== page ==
Trouble-free 'Tom & Jerry' falls flat

July 30, 1993|By Stephen Hunter | Stephen Hunter,Film Critic

In "Tom & Jerry, The Movie," that may be Tom and that may be Jerry, but that sure isn't Tom and Jerry.

MGM's answer to Mickey Mouse made their debut in 1937 and, like all true radicals from Tom Paine to Che Guevara, got in trouble almost immediately. Tom was sour and mean; Jerry was fast and clever and together they defined the subversive possibility of the cartoon and its giddy ability to bend and braid the laws of physics and taste for years to come: the big brute trying to get the best of the small adversary in an arena of explosive but consequence-free violence and always failing. Think Bugs and E. Fudd, Sylvester and Tweety Pie, Roadrunner and Wile E. Coyote.

Of course moralists were outraged at what producer Fred Quimby and cartoonists William Hanna and Joseph Barbera had wrought, exactly as audiences were delighted. The pieces were brilliant and won eight Oscars between 1940 and 1952, an extraordinary accomplishment. I suspect that Quimby was the true auteur as nothing that Hanna and Barbera ever did -- from "The Flintstones" to "The Jetsons" -- ever had that energy and edge.

And now . . . they're not back.

Not really.

That sprit of anarchism and insanity, the energy, the sheer meanness of spirit, has been utterly drained from this tepid version. It's like running into Laurel and Hardy at some human potential seminar, and hearing them blather about sensitivity and male bonding.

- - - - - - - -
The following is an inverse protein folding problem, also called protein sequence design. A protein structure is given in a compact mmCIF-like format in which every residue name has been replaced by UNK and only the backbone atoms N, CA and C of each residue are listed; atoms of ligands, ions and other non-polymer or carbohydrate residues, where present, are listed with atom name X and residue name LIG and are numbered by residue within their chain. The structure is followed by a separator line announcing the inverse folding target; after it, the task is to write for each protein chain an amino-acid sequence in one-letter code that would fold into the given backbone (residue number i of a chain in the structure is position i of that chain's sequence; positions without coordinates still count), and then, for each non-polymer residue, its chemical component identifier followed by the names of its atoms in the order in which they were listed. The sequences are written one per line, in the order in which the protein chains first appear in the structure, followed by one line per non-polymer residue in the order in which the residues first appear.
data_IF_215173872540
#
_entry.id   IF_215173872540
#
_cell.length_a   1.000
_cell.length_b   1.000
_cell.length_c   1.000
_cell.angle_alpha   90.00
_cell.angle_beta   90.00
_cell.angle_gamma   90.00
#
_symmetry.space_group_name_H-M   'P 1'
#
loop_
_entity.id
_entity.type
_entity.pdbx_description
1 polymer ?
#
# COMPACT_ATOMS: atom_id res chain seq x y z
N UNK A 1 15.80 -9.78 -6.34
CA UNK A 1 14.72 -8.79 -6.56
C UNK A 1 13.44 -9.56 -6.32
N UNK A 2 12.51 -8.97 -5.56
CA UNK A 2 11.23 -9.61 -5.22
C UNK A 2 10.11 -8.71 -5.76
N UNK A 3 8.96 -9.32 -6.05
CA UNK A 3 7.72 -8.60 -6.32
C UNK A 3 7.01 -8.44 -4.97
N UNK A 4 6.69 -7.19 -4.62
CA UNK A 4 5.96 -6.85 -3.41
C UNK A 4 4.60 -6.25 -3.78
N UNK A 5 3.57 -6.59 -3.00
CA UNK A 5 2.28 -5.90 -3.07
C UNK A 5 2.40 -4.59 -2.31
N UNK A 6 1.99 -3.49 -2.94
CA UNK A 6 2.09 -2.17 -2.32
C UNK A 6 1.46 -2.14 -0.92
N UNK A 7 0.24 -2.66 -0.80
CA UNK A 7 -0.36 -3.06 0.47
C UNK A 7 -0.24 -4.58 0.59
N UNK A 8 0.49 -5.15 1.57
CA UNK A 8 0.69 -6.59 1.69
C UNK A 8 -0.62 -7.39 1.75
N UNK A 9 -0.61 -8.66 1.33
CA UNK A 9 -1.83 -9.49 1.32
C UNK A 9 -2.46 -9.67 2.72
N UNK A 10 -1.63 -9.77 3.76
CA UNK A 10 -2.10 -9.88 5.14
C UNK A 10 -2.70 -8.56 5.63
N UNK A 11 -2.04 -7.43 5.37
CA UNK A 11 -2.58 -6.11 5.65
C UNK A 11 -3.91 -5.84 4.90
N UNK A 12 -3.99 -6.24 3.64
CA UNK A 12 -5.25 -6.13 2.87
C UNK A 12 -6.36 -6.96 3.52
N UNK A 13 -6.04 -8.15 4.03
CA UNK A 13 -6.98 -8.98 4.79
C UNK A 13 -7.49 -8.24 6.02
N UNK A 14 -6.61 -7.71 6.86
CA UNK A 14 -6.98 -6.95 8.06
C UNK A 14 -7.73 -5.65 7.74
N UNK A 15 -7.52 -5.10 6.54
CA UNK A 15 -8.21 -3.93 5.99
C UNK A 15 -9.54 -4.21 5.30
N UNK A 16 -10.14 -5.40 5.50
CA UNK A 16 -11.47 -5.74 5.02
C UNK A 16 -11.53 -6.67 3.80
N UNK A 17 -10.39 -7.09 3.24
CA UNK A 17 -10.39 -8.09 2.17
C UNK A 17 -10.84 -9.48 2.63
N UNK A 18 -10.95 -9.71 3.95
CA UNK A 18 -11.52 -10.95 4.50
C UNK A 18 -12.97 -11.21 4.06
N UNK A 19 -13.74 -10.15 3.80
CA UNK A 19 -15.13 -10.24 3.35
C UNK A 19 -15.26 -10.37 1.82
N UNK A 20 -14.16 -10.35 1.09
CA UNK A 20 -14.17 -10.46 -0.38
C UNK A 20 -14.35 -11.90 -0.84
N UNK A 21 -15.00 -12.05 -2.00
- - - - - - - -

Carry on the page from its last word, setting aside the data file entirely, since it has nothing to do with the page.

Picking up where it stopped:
Movies aren't moral, not really. They're actually fascistic (Hitler loved them) in that they by their very nature (they ape the eye being drawn to movement) tend to admire aggression far more than passivity. That reality is amplified in the realm of the animated cartoon, so Tom and Jerry could stand for all that is pagan and aggressive in man, and be loved not in spite of that but (subversively) because of that. But if you loved the old Tom and Jerry and secretly celebrated their barbarianism, best to stay far clear of this politically correct and artistically gelded fable.

Tom and Jerry aren't even antagonists any more; somehow, they've buddied up and they've been spayed into little helpers and set free in a generically imagined TV-like universe. Utterly without distinction, the story watches as they assist Robyn, a saccharinely conceived Little Orphan Annie-type figure who is being hunted by her irritating aunt and uncle while her real father, a mysteriously wealthy but vanished power figure has gone missing.

The artwork is drab, to say the very least, just as the color scheme is mind-blowlingly puerile. The "villains" in particular have a sad, Saturday Morning el cheapo look to them and the voices behind the flat drawings seem to represent a spectacular collection of burnt-out cases: Charlotte Ray, Henry Gibson, Rip Taylor, Howard Morris.

The movie left me not so much angry as utterly defeated. I just wish it would go away.

"Tom & Jerry, The Movie"

Animated Feature

Directed by Phil Roman

Released by Miramax

Rated G

*

Baltimore Sun Articles
|
|
|
Please note the green-lined linked article text has been applied commercially without any involvement from our newsroom editors, reporters or any other editorial staff.